The odds of making decent wine without any sulphur seemed slim, but Lapierre and his friends persisted. Lapierre’s diaries recount bad harvests, temperamental yeasts causing entire vintages to go milky and sour, and nearly 15 years of experimentation – during which time Chauvet died, in 1989 – before he was consistently making good “low-intervention” wine, around 1992.

Having proved they could do the impossible, Lapierre and his friends achieved a strange success, a bit like a band that sustains a vital sound totally outside the geographic and cultural mainstream. Locally they were seen as eccentrics. The wine journalist Tim Atkin once wrote in the food magazine Saveur that there was “a lot of behind the hand sniggering” from their neighbours.

But Lapierre’s band of natural winemakers cultivated a small, dedicated following in Paris and abroad who were willing to evangelise for them. “When I tasted it [in the 1990s] I almost levitated. My god, I thought, the spirit of Chauvet is still alive,” the American wine importer Kermit Lynch told the magazine the Wine Spectator in 2010. The Japanese were also enthusiastic early converts – they were “the first big customers”, Olivier Cousin told me. “They had good taste and they paid well.”

Lapierre wasn’t the only person to try making wine without sulphur – a number of isolated winemakers across France and Italy were experimenting in similar ways – but some combination of dedication, his personal skill as a winemaker, and the scientific imprimatur of Chauvet’s process resonated. After years of toiling in obscurity, Lapierre’s work was vindicated by the scores of other winemakers who used his prototype to form a loose movement, free themselves of convention, and become the barbarians at the gates of the wine world.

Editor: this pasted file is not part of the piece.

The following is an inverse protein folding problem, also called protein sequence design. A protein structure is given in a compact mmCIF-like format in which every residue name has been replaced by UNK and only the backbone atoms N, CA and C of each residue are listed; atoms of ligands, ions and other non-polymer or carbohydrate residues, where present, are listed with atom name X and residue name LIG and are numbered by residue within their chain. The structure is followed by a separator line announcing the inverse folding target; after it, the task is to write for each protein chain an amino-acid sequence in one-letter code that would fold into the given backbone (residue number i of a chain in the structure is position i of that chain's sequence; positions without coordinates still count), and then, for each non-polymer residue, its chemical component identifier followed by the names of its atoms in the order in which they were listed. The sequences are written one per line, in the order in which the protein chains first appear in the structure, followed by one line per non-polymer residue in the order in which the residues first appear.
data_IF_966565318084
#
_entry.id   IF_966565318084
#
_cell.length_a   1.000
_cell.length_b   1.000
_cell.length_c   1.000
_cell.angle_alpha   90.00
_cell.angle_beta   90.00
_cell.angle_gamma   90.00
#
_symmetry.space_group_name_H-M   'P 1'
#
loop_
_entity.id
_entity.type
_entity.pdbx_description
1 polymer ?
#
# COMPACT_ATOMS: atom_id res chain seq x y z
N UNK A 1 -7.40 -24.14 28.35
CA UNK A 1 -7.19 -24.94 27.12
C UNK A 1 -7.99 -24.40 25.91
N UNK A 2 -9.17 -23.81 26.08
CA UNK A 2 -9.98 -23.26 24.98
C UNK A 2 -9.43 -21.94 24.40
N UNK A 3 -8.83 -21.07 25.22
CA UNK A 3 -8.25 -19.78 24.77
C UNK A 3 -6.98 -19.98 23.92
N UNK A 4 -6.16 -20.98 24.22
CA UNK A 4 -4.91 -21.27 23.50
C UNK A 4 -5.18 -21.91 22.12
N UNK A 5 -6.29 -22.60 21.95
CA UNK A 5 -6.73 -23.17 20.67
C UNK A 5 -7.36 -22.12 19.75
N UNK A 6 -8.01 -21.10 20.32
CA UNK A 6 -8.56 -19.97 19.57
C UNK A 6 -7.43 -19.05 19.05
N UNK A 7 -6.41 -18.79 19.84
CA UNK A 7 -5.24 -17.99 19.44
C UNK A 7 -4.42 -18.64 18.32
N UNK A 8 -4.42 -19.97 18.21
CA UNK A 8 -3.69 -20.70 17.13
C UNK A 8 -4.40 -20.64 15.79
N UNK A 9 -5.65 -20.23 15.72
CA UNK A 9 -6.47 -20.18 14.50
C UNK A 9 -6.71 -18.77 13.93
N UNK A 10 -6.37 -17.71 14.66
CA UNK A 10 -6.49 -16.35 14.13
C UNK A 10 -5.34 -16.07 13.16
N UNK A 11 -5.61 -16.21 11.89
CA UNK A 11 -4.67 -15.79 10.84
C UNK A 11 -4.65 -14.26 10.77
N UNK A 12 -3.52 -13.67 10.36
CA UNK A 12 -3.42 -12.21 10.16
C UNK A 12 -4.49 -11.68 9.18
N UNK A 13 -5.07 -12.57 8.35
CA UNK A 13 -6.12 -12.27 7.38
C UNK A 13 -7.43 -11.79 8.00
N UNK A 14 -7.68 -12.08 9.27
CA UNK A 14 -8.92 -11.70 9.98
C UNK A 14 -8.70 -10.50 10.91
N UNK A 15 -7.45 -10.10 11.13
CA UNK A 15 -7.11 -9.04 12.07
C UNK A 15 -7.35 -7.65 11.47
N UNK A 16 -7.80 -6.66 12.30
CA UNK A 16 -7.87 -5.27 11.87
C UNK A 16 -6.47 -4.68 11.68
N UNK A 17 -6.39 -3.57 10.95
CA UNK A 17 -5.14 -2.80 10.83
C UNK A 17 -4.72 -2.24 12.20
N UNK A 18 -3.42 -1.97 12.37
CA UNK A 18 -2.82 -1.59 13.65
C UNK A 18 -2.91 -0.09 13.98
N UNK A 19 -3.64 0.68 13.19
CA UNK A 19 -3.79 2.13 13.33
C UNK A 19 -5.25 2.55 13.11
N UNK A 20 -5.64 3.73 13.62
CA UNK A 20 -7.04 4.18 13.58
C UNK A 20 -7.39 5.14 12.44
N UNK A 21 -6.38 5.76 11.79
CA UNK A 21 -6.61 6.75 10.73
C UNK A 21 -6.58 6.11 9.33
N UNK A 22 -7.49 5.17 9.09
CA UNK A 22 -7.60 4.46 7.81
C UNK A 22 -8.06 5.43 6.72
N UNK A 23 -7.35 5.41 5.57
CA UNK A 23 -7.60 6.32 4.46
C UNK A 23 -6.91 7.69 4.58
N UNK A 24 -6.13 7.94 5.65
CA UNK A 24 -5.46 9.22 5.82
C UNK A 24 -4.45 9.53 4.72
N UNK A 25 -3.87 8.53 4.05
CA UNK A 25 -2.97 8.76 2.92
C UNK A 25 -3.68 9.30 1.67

In the 1990s, as the natural wine scene made its way beyond Beaujolais, across France and Europe, it took on a gleefully anti-modern character. Many winemakers embraced hyper-localism, planting long out-of-fashion native grape varieties and adopting archaic production techniques. A group based in the Loire valley pushed mysticism to the forefront through an interest in biodynamic agriculture, invented almost a century earlier by the Austrian occult philosopher Rudolf Steiner (he of the controversial schools). This involved promoting biodiversity in the vineyard, but also burying cow horns and entrails to form cosmic antennas in the soil – “raying back whatever is life-giving and astral,” according to Steiner.